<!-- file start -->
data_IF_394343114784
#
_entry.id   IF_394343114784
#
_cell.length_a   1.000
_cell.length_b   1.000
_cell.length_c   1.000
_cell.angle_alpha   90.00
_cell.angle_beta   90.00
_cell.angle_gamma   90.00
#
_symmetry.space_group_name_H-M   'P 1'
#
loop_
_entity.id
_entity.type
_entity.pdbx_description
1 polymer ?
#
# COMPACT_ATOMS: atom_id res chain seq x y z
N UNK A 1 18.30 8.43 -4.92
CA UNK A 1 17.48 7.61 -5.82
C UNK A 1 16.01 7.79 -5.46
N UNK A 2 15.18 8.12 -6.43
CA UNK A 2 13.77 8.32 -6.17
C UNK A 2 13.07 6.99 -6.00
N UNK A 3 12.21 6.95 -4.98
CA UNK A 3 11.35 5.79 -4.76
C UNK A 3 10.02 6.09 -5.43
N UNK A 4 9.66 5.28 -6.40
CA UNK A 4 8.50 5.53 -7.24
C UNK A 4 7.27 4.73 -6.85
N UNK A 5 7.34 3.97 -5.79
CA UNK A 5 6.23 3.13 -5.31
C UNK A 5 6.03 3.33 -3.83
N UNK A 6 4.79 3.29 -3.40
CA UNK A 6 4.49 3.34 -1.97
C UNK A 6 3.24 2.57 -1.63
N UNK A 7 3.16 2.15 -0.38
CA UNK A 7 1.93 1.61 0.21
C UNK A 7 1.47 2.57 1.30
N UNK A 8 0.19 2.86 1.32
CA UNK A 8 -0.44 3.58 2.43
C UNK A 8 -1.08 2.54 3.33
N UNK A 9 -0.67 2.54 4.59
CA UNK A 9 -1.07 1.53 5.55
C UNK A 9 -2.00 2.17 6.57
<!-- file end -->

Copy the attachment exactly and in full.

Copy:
data_IF_394343114784
#
_entry.id   IF_394343114784
#
_cell.length_a   1.000
_cell.length_b   1.000
_cell.length_c   1.000
_cell.angle_alpha   90.00
_cell.angle_beta   90.00
_cell.angle_gamma   90.00
#
_symmetry.space_group_name_H-M   'P 1'
#
loop_
_entity.id
_entity.type
_entity.pdbx_description
1 polymer ?
#
# COMPACT_ATOMS: atom_id res chain seq x y z
N UNK A 1 18.30 8.43 -4.92
CA UNK A 1 17.48 7.61 -5.82
C UNK A 1 16.01 7.79 -5.46
N UNK A 2 15.18 8.12 -6.43
CA UNK A 2 13.77 8.32 -6.17
C UNK A 2 13.07 6.99 -6.00
N UNK A 3 12.21 6.95 -4.98
CA UNK A 3 11.35 5.79 -4.76
C UNK A 3 10.02 6.09 -5.43
N UNK A 4 9.66 5.28 -6.40
CA UNK A 4 8.50 5.53 -7.24
C UNK A 4 7.27 4.73 -6.85
N UNK A 5 7.34 3.97 -5.79
CA UNK A 5 6.23 3.13 -5.31
C UNK A 5 6.03 3.33 -3.83
N UNK A 6 4.79 3.29 -3.40
CA UNK A 6 4.49 3.34 -1.97
C UNK A 6 3.24 2.57 -1.63
N UNK A 7 3.16 2.15 -0.38
CA UNK A 7 1.93 1.61 0.21
C UNK A 7 1.47 2.57 1.30
N UNK A 8 0.19 2.86 1.32
CA UNK A 8 -0.44 3.58 2.43
C UNK A 8 -1.08 2.54 3.33
N UNK A 9 -0.67 2.54 4.59
CA UNK A 9 -1.07 1.53 5.55
C UNK A 9 -2.00 2.17 6.57